|By Tulay Karadeniz and Daren Butler1/2 |By Tulay Karadeniz and Daren Butler
|By Tulay Karadeniz and Daren Butler2/2 |By Tulay Karadeniz and Daren Butler
By Tulay Karadeniz and Daren Butler
ANKARA/ISTANBUL (Reuters) - Turkish President Tayyip Erdogan said on Monday he believed relations with Washington would improve under President-elect Donald Trump and that the two NATO allies would reach an easier consensus on regional issues.
Ties between the United States and Turkey - which has the second largest army in the NATO alliance and is key to the U.S.-led fight against Islamic State in Syria and Iraq - have deteriorated sharply since a failed military coup in July.
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Erdogan and the government blame the abortive putsch on Fethullah Gulen, an Islamic cleric who has lived in self-imposed exile in Pennsylvania since 1999, and want him extradited. Gulen denies involvement in the coup.
Ankara has also been angered by U.S. support for a Kurdish militia group fighting Islamic State in Syria. Turkey sees the group as an extension of the PKK, which has waged a three-decade insurgency for Kurdish autonomy in southeastern Turkey and has been behind a spate of recent bombings.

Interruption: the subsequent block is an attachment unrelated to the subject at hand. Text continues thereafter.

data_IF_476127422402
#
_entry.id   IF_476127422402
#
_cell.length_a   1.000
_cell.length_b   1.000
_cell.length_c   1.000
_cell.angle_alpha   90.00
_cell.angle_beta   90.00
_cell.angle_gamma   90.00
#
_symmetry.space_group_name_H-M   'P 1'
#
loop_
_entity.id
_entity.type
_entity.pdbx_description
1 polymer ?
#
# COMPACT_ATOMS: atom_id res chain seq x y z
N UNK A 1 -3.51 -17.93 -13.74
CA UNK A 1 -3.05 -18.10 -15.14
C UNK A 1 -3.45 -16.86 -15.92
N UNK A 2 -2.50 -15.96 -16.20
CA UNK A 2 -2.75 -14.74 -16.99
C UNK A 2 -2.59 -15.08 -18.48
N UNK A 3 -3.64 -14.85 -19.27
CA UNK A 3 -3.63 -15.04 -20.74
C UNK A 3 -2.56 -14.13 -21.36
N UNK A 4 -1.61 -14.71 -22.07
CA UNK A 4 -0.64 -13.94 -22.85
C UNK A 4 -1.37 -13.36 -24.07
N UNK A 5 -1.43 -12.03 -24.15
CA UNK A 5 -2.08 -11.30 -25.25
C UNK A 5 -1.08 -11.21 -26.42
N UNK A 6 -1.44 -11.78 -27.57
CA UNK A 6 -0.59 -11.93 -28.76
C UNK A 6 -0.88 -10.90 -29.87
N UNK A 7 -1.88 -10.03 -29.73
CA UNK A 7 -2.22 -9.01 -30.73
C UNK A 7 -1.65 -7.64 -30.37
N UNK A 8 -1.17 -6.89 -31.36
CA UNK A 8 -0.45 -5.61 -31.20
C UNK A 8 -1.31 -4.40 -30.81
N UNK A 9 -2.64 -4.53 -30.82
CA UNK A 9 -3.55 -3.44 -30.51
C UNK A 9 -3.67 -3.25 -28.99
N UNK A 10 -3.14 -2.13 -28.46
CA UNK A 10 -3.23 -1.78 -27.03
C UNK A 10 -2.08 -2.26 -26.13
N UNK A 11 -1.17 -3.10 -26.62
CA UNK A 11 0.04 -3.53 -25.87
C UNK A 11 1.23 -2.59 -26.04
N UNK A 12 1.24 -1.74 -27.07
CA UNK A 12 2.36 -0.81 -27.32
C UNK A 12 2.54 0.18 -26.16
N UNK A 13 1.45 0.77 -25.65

"I believe we will accelerate dialogue when Mr Trump takes office," Erdogan told a conference of Turkish ambassadors. "I believe we will reach a consensus with Mr Trump, particularly on regional issues."
Foreign Minister Mevlut Cavusoglu told the envoys he believed Trump would not make what he called the same mistakes as the outgoing U.S. administration. Washington should extradite Gulen and end cooperation with the Syrian Kurdish YPG militia.
The United States has long been cast by some nationalist and Islamist elements as the guiding hand behind plots to undermine Turkey. Conspiracy theories have reached fever pitch in recent weeks, and in some cases been fuelled by elected officials.
The Islamist Yeni Akit newspaper said last week that a New Year's Day shooting which killed 39 people in an Istanbul nightclub, claimed by Islamic State, was a "joint production" by the CIA, Israel's Mossad spy agency, and what the Turkish government calls "FETO", the Gulenist Terror Organisation.
"Daesh (Islamic State), the PKK and FETO are terror groups with strings linked to the same centre. Along with many secret services, the most active user is the CIA," Samil Tayyar, a ruling AK Party lawmaker, said on Twitter after the attack.
Such comments prompted a rebuke last Thursday from U.S. State Department spokesman John Kirby: "Incendiary and false accusations about the U.S. in Turkish media are offensive and could endanger our citizens. Must stop," he wrote on Twitter.
Any honeymoon with the new Trump administration is likely to be short-lived.
U.S. officials have made clear the issue of Gulen's extradition is a matter for the courts, not a question of political will, and that such a process could take years.
Trump's policy on the Kurdish YPG is unclear. He has indicated, though, that his priority in the multi-sided Syrian conflict will be fighting Islamic State - not forcing President Bashar al-Assad to leave power as Turkey has long desired.
(Additional reporting by Orhan Coskun and Tuvan Gumrukcu in Ankara; Writing by Nick Tattersall; editing by Ralph Boulton)